The Lair of the White Worm by Bram Stoker

“In the dawn of the language, the word ‘worm’ had a somewhat different meaning from that in use to-day. It was an adaptation of the Anglo-Saxon ‘wyrm,’ meaning a dragon or snake; or from the Gothic ‘waurms,’ a serpent; or the Icelandic ‘ormur,’ or the German ‘wurm.’ We gather that it conveyed originally an idea of size and power, not as now in the diminutive of both these meanings. Here legendary history helps us. We have the well-known legend of the ‘Worm Well’ of Lambton Castle, and that of the ‘Laidly Worm of Spindleston Heugh’ near Bamborough. In both these legends the ‘worm’ was a monster of vast size and power–a veritable dragon or serpent, such as legend attributes to vast fens or quags where there was illimitable room for expansion. A glance at a geological map will show that whatever truth there may have been of the actuality of such monsters in the early geologic periods, at least there was plenty of possibility. In England there were originally vast plains where the plentiful supply of water could gather. The streams were deep and slow, and there were holes of abysmal depth, where any kind and size of antediluvian monster could find a habitat. In places, which now we can see from our windows, were mud-holes a hundred or more feet deep. Who can tell us when the age of the monsters which flourished in slime came to an end? There must have been places and conditions which made for greater longevity, greater size, greater strength than was usual. Such over-lappings may have come down even to our earlier centuries. Nay, are there not now creatures of a vastness of bulk regarded by the generality of men as impossible? Even in our own day there are seen the traces of animals, if not the animals themselves, of stupendous size–veritable survivals from earlier ages, preserved by some special qualities in their habitats. I remember meeting a distinguished man in India, who had the reputation of being a great shikaree, who told me that the greatest temptation he had ever had in his life was to shoot a giant snake which he had come across in the Terai of Upper India. He was on a tiger-shooting expedition, and as his elephant was crossing a nullah, it squealed. He looked down from his howdah and saw that the elephant had stepped across the body of a snake which was dragging itself through the jungle. ‘So far as I could see,’ he said, ‘it must have been eighty or one hundred feet in length. Fully forty or fifty feet was on each side of the track, and though the weight which it dragged had thinned it, it was as thick round as a man’s body. I suppose you know that when you are after tiger, it is a point of honour not to shoot at anything else, as life may depend on it. I could easily have spined this monster, but I felt that I must not–so, with regret, I had to let it go.’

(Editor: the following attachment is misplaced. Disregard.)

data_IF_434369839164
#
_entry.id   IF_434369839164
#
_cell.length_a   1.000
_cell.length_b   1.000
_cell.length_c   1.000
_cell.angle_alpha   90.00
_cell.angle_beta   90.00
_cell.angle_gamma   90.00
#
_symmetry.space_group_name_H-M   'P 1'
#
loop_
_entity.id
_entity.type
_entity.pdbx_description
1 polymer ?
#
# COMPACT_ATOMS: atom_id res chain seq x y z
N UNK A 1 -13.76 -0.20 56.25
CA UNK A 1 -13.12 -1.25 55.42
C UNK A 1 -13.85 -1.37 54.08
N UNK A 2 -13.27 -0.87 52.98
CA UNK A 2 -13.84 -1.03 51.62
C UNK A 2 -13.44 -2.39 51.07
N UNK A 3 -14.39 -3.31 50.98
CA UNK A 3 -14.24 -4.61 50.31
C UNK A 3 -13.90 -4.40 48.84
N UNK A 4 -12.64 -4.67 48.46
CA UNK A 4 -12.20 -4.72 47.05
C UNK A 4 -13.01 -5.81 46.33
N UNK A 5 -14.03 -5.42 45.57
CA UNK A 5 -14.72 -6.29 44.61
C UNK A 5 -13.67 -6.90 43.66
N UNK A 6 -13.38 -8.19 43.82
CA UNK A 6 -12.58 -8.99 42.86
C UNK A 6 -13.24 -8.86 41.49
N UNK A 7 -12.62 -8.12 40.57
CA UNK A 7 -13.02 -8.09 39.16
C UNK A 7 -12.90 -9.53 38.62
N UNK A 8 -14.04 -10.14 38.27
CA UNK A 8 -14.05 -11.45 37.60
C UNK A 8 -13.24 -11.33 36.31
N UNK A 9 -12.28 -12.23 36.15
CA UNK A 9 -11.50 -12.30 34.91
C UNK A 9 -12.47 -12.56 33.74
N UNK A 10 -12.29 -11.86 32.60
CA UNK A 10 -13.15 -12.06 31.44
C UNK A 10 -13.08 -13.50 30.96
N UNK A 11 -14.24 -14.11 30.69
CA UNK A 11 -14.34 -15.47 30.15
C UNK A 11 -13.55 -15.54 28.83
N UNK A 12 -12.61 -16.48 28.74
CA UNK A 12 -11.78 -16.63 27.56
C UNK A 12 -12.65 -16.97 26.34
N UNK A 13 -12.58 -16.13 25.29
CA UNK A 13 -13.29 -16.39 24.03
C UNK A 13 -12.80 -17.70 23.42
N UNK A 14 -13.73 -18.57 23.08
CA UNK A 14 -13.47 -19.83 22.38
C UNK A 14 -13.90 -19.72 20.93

“Just imagine such a monster anywhere in this country, and at once we could get a sort of idea of the ‘worms,’ which possibly did frequent the great morasses which spread round the mouths of many of the great European rivers.”

“I haven’t the least doubt, sir, that there may have been such monsters as you have spoken of still existing at a much later period than is generally accepted,” replied Adam. “Also, if there were such things, that this was the very place for them. I have tried to think over the matter since you pointed out the configuration of the ground. But it seems to me that there is a hiatus somewhere. Are there not mechanical difficulties?”

“In what way?” “Well, our antique monster must have been mighty heavy, and the distances he had to travel were long and the ways difficult. From where we are now sitting down to the level of the mud-holes is a distance of several hundred feet–I am leaving out of consideration altogether any lateral distance. Is it possible that there was a way by which a monster could travel up and down, and yet no chance recorder have ever seen him? Of course we have the legends; but is not some more exact evidence necessary in a scientific investigation?”